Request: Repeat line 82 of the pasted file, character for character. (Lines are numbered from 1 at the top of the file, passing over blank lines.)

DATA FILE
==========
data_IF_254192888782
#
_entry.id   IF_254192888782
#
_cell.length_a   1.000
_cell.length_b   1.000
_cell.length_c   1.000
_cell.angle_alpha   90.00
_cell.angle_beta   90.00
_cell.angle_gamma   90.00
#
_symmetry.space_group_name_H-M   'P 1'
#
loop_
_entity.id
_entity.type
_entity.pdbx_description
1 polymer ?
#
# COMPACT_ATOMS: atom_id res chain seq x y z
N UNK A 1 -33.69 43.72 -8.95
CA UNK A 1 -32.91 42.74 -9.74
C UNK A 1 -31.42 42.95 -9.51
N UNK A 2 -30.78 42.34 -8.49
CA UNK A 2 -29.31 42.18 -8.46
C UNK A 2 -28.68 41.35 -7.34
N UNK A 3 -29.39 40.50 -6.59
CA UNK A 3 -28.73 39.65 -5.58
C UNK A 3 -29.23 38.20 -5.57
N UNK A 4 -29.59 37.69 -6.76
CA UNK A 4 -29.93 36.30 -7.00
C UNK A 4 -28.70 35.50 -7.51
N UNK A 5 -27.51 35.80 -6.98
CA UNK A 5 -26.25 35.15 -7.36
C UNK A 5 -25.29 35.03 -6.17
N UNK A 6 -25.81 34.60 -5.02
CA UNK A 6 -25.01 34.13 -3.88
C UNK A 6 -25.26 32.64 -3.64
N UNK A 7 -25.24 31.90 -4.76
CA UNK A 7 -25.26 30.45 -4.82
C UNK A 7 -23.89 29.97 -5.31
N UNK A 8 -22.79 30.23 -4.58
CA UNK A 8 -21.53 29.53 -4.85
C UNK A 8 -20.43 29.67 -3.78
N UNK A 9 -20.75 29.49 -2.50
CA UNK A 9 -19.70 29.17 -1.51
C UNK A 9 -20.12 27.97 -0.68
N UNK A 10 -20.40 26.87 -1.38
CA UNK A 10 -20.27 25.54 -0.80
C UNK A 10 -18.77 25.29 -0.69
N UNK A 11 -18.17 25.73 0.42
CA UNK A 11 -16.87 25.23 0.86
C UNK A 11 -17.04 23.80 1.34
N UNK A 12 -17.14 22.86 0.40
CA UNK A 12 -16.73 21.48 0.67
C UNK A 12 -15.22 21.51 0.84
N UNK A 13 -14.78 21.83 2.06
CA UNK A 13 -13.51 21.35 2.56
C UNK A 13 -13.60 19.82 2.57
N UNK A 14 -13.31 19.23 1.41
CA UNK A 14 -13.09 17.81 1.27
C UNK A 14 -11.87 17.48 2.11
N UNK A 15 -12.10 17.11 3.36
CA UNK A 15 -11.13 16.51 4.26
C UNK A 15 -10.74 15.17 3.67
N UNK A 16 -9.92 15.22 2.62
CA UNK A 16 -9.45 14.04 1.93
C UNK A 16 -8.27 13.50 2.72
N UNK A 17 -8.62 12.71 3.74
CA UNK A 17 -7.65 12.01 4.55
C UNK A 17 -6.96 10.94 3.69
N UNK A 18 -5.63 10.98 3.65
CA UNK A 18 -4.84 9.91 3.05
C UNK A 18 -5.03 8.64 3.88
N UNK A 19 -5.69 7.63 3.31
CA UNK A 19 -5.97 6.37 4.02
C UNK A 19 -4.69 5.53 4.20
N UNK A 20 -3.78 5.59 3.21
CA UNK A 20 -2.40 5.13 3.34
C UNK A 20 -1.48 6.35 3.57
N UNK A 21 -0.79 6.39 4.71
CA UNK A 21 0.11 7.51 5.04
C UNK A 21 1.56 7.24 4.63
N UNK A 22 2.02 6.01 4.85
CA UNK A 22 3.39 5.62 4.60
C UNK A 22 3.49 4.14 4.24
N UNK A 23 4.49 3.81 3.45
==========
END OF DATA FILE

CA UNK A 21 0.11 7.51 5.04